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dc.contributor.advisorMiesfeld, Roger L.en
dc.contributor.authorHillis, Yingli
dc.creatorHillis, Yinglien
dc.date.accessioned2018-02-23T16:08:18Z
dc.date.available2018-02-23T16:08:18Z
dc.date.issued2017-12
dc.identifier.urihttp://hdl.handle.net/10150/626739
dc.description.abstractSphere-forming assay is an in-vitro technique to assess the self-renewal and differentiation potential of a homogenous or heterogenous population of cells. This technique is commonly used in the stem cell and cancer biology fields to assess the ability of a cell that is capable of self-proliferation and differentiation. (Schmitt, 2011, Lombaert et al., 2008) To detect proliferative growth, Ki-67, a marker of proliferation, is used in immunofluorescence staining of sphere-forming cells. The current gold standard methodology to quantify cell proliferation is to manually count the cells on images obtained using confocal microscopy. However, the reproducibility, the inter- and intra-subject variability, and the time requirement for manually counting cells are often major challenges for researchers. In this study, we propose a semi-automated cell segmentation algorithm using the FARSIGHT toolbox, to automatically count the individual three-dimensional (3-D) cell nuclei. The present work focused on the investigation of two aspects of the algorithm performance: sensitivity and specificity. We grouped images by sphere size to test specificity of the algorithm. For the sensitivity analysis, we tested the segmentation algorithm on both raw uncalibrated images and calibrated images using Fiji ImageJ software. We found that the proposed algorithm could efficiently identify cells and cell boundaries to overcome the background noise. Finally, statistical analysis showed the differentiation index had low percentage matching between the proposed method and the manual counting method.
dc.language.isoen_USen
dc.publisherThe University of Arizona.en
dc.rightsCopyright © is held by the author. Digital access to this material is made possible by the University Libraries, University of Arizona. Further transmission, reproduction or presentation (such as public display or performance) of protected items is prohibited except with permission of the author.en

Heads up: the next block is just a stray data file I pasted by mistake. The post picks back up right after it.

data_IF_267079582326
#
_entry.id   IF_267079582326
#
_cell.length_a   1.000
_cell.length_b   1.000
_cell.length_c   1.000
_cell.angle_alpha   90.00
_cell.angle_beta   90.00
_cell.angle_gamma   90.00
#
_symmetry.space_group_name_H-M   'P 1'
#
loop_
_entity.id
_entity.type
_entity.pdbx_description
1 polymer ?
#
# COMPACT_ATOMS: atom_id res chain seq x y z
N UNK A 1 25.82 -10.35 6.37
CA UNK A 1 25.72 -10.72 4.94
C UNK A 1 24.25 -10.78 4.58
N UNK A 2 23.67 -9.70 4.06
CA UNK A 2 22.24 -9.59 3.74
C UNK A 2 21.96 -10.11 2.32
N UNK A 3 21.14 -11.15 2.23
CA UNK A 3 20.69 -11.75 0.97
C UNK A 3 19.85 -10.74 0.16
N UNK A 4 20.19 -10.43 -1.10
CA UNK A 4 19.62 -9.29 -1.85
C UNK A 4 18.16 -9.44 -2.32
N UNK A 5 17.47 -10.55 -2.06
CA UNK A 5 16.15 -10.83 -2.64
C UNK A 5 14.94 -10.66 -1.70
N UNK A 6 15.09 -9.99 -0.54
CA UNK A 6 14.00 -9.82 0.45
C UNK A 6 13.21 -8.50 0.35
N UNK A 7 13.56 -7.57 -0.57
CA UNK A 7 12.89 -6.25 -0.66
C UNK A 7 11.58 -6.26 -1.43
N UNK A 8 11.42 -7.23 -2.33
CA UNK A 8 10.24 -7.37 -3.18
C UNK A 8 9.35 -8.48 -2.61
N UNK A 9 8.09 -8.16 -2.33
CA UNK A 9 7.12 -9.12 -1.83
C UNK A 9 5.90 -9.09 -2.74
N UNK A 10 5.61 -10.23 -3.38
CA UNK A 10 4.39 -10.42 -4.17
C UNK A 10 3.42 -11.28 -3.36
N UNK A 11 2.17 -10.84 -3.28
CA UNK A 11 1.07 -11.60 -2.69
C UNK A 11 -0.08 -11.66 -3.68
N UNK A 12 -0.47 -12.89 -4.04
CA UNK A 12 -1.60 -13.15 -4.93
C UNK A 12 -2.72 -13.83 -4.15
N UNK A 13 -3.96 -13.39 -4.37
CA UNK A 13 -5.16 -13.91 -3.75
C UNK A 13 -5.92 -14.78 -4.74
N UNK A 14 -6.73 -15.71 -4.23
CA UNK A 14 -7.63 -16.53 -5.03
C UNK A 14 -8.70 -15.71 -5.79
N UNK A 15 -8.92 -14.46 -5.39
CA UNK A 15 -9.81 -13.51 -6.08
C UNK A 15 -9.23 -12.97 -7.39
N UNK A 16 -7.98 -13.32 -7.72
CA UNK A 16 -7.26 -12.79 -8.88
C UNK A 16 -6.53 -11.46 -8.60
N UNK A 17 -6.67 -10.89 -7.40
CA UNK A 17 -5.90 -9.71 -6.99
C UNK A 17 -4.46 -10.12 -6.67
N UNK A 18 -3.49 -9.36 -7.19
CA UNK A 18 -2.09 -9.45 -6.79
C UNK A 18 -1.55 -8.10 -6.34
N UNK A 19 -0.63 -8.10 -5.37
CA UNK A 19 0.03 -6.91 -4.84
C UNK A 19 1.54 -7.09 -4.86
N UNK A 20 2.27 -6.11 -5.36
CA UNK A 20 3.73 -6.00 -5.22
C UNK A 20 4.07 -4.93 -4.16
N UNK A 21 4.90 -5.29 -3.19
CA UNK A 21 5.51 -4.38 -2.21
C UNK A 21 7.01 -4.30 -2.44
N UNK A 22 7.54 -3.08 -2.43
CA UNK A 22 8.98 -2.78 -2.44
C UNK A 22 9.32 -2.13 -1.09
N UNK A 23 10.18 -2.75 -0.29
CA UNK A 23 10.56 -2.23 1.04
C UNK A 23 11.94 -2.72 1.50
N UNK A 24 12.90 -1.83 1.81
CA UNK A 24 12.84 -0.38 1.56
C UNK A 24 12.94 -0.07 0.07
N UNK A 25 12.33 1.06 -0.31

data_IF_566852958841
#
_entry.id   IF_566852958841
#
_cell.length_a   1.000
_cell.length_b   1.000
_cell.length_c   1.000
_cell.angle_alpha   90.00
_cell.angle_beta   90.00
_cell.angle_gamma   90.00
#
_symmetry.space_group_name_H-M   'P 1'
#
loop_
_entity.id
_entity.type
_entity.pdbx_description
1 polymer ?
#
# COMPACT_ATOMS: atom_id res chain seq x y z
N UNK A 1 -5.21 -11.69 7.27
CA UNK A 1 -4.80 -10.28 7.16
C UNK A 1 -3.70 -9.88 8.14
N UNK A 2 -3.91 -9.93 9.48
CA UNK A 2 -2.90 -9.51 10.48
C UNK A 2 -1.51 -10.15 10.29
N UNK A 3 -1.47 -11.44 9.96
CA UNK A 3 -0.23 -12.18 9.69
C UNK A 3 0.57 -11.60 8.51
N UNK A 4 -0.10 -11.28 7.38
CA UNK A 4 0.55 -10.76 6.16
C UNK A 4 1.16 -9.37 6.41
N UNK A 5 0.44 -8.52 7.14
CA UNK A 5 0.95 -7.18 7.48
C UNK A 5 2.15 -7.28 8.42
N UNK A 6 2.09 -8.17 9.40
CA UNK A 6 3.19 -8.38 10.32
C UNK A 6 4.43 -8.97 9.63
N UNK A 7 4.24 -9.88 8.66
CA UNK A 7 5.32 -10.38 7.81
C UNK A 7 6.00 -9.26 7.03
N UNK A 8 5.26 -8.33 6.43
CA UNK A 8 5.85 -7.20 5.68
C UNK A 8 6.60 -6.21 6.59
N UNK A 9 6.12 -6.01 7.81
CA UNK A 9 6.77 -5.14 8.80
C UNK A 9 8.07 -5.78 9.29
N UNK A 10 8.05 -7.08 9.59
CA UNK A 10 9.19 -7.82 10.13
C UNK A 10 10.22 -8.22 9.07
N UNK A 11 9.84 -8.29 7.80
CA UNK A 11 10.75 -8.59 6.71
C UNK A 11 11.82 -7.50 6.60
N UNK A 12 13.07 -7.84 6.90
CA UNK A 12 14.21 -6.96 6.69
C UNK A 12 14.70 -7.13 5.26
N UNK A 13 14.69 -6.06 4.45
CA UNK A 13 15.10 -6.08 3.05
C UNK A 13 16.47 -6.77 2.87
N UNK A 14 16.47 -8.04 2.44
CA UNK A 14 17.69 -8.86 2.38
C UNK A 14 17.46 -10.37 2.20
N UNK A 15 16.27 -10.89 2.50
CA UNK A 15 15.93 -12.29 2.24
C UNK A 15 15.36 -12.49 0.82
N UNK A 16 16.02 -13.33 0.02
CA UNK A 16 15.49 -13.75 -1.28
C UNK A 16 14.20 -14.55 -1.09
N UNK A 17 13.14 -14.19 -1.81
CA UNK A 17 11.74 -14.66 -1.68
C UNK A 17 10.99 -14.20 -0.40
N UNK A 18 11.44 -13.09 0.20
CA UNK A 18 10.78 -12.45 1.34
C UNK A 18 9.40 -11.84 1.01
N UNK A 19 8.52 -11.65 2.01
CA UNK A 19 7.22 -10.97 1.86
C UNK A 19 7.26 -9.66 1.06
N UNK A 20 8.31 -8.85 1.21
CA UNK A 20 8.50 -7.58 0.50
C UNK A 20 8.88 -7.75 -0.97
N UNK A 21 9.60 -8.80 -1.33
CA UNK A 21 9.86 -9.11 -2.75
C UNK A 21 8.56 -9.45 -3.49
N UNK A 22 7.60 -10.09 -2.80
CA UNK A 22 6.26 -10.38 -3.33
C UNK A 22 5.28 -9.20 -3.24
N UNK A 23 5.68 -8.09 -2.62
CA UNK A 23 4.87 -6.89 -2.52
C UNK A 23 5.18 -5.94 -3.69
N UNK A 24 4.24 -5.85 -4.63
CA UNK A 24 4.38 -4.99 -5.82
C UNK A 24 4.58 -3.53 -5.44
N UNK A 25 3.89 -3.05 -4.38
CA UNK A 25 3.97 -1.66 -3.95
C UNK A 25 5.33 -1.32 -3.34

dc.titleValidation of a Semi-Automatic Cell Segmentation Method to the Manual Cell Counting Method on Identifying Proliferating Cells in 3-D Confocal Microscope Imagesen_US
dc.typetexten
dc.typeElectronic Thesisen
thesis.degree.grantorUniversity of Arizonaen
thesis.degree.levelbachelorsen
thesis.degree.disciplineHonors Collegeen
thesis.degree.disciplineBiochemistryen
thesis.degree.disciplineMolecular and Cellular Biologyen
thesis.degree.nameB.S.en
refterms.dateFOA2018-08-14T22:42:13Z
html.description.abstractSphere-forming assay is an in-vitro technique to assess the self-renewal and differentiation potential of a homogenous or heterogenous population of cells. This technique is commonly used in the stem cell and cancer biology fields to assess the ability of a cell that is capable of self-proliferation and differentiation. (Schmitt, 2011, Lombaert et al., 2008) To detect proliferative growth, Ki-67, a marker of proliferation, is used in immunofluorescence staining of sphere-forming cells. The current gold standard methodology to quantify cell proliferation is to manually count the cells on images obtained using confocal microscopy. However, the reproducibility, the inter- and intra-subject variability, and the time requirement for manually counting cells are often major challenges for researchers. In this study, we propose a semi-automated cell segmentation algorithm using the FARSIGHT toolbox, to automatically count the individual three-dimensional (3-D) cell nuclei. The present work focused on the investigation of two aspects of the algorithm performance: sensitivity and specificity. We grouped images by sphere size to test specificity of the algorithm. For the sensitivity analysis, we tested the segmentation algorithm on both raw uncalibrated images and calibrated images using Fiji ImageJ software. We found that the proposed algorithm could efficiently identify cells and cell boundaries to overcome the background noise. Finally, statistical analysis showed the differentiation index had low percentage matching between the proposed method and the manual counting method.


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